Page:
Succession planning and talent development go hand-in-hand. Talent management starts with the employees, helping them to live up to their potential. Succession planning starts with critical roles and looks for talented individuals to fill them. The two enhance and complement each other.

Succession planning integrates perfectly with talent development and management. 

Successful organizations plan for the future and understand the importance of a long-term perspective. For such organizations, succession planning is as natural as breathing. Looking to fill critical roles within the organization with in-house talent makes sense from every angle.

Homegrown talent understands the business inside out, has reasons to be loyal, and will appreciate the opportunities a well-structured succession plan presents.

Succession Planning is Critical for Success

From the perspective of long-term organizational stability and success, succession planning provides solutions to three problems.

  • Succession planning aims to fill critical roles within the organization. Some employees are easier to replace than others. A junior salesperson is not the equivalent of a departmental leader when it comes to succession. The primary goal of succession planning is to ensure that no critical role goes unfilled for long and that senior leadership doesn’t have to onboard outside talent to fill the gap.
  • Effective succession planning ensures leadership continuity. To function effectively, organizations need continuity on the level of senior leadership and management. A well-implemented in-house succession program can help companies avoid disruption.
  • Finding and developing talent for key positions is the essence of succession planning. Talent management programs ensure that high-potential employees receive the attention and support they need to develop into the leaders of the future. Ideally, talent management should result in enough high-potentials going through the grooming process to take over when someone in a critical leadership position retires or leaves.

Succession Planning and Talent Management: A Match Made in Heaven

Succession management and talent development should exist in a symbiotic relationship. One needs the other, and, at the same time, the success of one enhances and supports the other.

  • Talent management and leadership development start with the employees. Through these processes, executive coaching professionals guide talent, learning about the individual needs and abilities of employees and their suitability/preference for a particular career path. Leadership development optimizes available talent to improve the workforce and create suitable leaders.
  • Succession planning starts with the leadership positions the organization needs to fill. It searches for candidates among the high-potential employees of the organization who have what it takes to pick up the reins should one of the current leaders be promoted, retire, or leave the company.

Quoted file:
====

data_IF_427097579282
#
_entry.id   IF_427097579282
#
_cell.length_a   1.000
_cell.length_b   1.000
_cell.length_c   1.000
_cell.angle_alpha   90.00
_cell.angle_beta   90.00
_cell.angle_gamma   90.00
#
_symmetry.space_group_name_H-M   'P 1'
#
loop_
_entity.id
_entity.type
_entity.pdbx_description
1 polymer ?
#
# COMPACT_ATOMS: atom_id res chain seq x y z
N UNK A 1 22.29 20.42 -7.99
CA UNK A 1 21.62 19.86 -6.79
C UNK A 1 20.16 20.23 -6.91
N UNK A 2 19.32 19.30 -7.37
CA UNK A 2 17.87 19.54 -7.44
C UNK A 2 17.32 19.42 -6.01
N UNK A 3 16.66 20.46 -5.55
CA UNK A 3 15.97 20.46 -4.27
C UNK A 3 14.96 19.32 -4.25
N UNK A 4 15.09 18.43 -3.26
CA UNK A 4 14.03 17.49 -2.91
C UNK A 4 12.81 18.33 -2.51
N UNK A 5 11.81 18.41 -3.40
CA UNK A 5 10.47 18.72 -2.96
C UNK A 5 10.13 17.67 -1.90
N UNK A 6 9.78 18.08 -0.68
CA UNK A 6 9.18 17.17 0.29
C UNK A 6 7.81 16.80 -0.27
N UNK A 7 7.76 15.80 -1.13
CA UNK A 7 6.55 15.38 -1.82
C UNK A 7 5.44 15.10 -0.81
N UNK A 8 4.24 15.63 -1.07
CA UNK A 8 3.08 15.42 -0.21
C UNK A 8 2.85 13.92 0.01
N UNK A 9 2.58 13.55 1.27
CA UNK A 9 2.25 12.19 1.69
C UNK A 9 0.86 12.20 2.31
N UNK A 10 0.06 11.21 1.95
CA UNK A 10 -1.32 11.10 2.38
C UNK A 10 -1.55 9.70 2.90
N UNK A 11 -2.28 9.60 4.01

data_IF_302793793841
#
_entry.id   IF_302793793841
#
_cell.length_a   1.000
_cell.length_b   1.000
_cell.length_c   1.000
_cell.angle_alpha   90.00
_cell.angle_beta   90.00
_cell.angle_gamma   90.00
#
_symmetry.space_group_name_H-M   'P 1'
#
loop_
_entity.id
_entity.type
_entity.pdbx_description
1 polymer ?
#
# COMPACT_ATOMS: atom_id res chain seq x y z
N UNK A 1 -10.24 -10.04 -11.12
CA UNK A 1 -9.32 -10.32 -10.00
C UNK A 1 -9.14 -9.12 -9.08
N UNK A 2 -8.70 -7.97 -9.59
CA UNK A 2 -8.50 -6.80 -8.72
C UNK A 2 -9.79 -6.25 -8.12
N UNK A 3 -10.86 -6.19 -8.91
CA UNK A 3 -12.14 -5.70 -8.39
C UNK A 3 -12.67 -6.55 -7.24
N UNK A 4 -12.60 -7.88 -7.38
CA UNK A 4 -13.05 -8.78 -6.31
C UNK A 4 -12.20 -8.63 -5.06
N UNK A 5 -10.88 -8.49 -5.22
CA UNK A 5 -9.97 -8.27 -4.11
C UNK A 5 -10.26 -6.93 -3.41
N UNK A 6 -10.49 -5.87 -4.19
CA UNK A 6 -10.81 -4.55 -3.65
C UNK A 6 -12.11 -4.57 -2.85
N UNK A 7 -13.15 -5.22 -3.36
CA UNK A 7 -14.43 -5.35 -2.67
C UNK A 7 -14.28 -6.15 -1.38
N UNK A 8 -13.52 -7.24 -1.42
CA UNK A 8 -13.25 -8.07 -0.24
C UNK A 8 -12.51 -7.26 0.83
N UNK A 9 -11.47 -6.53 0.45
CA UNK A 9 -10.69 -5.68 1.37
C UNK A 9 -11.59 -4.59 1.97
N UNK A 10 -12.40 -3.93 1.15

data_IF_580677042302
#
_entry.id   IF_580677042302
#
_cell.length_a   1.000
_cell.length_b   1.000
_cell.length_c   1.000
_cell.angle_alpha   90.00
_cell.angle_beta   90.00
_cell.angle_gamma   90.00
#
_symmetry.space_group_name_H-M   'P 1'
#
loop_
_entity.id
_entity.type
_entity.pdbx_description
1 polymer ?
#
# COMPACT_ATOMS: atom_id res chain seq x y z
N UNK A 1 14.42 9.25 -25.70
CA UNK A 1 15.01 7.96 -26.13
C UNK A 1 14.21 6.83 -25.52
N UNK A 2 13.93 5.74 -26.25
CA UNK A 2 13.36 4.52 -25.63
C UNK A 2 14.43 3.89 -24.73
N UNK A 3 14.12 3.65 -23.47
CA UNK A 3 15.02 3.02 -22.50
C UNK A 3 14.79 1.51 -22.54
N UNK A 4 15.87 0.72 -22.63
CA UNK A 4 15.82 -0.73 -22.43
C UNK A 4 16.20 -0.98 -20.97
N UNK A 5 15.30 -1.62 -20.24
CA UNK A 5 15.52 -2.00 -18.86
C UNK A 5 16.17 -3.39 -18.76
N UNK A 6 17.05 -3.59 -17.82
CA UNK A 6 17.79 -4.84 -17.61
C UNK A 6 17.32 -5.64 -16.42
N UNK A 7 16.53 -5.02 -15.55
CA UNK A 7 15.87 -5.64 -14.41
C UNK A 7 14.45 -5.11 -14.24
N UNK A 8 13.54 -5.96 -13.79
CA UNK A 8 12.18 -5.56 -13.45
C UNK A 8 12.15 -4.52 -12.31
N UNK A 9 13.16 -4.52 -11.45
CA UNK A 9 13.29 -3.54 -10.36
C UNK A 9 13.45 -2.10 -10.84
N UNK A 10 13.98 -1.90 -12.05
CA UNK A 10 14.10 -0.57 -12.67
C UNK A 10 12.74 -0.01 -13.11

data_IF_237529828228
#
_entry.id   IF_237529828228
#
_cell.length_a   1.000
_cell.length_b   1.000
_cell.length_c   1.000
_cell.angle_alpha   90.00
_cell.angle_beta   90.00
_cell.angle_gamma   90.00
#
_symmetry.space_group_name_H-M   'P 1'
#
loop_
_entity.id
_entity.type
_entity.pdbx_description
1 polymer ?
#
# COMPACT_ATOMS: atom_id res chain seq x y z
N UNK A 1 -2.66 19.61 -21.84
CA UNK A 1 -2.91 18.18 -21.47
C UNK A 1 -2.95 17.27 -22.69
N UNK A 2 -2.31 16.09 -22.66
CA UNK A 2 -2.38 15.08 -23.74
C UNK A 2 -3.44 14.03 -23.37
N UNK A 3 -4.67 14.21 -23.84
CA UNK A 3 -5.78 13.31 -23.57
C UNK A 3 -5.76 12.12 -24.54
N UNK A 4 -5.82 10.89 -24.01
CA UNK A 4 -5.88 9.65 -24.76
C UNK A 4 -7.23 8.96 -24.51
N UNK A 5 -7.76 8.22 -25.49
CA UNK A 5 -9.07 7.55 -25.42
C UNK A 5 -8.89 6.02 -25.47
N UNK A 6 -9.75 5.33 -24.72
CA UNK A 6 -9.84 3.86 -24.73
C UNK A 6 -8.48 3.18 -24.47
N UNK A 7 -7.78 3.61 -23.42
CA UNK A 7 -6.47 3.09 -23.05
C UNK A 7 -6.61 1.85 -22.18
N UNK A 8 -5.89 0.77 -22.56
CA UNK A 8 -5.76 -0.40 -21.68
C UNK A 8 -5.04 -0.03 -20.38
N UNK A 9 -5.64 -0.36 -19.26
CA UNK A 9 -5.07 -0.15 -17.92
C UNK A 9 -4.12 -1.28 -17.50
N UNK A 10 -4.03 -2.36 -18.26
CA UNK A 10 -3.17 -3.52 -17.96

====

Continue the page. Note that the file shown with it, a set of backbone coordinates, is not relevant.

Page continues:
By aligning and integrating talent management and succession planning, organizations can cover their future leadership needs while motivating their employees through meaningful and practical opportunities for advancement. Such an approach facilitates the retention of the talent the organization is most likely to need in the future.

Strategic Planning and Succession Management

In addition to integrating their succession planning efforts with talent management, organizations should integrate these leadership development efforts with their strategic plans.

The current leadership needs of a company will likely change in the future. Since succession planning requires a long-term perspective, it should take into account future leadership needs.

Succession planning is a long-term organization-wide effort. 

Strategic plans and the guiding vision of the organization determine not only the current situation but the impending talent gaps it faces as well.

Measuring Succession Planning Effectiveness

Although leadership development programs are critical to successful succession planning, their number and the resources these programs use up do not constitute reliable indicators of the effectiveness of the process.

Those evaluating succession management efforts should focus on well-defined outcomes, such as:

  • The number of critical leadership positions filled through internal promotions.
  • The number of promotions originating from the pool of high-potential employees the organization has identified.

Succession planning is not simply an effort to find employees within a department or division to replace colleagues in key positions. It is an organization-wide undertaking that requires integration with leadership development and strategic planning.

To learn more about leadership development and executive coaching, take a look at my books.


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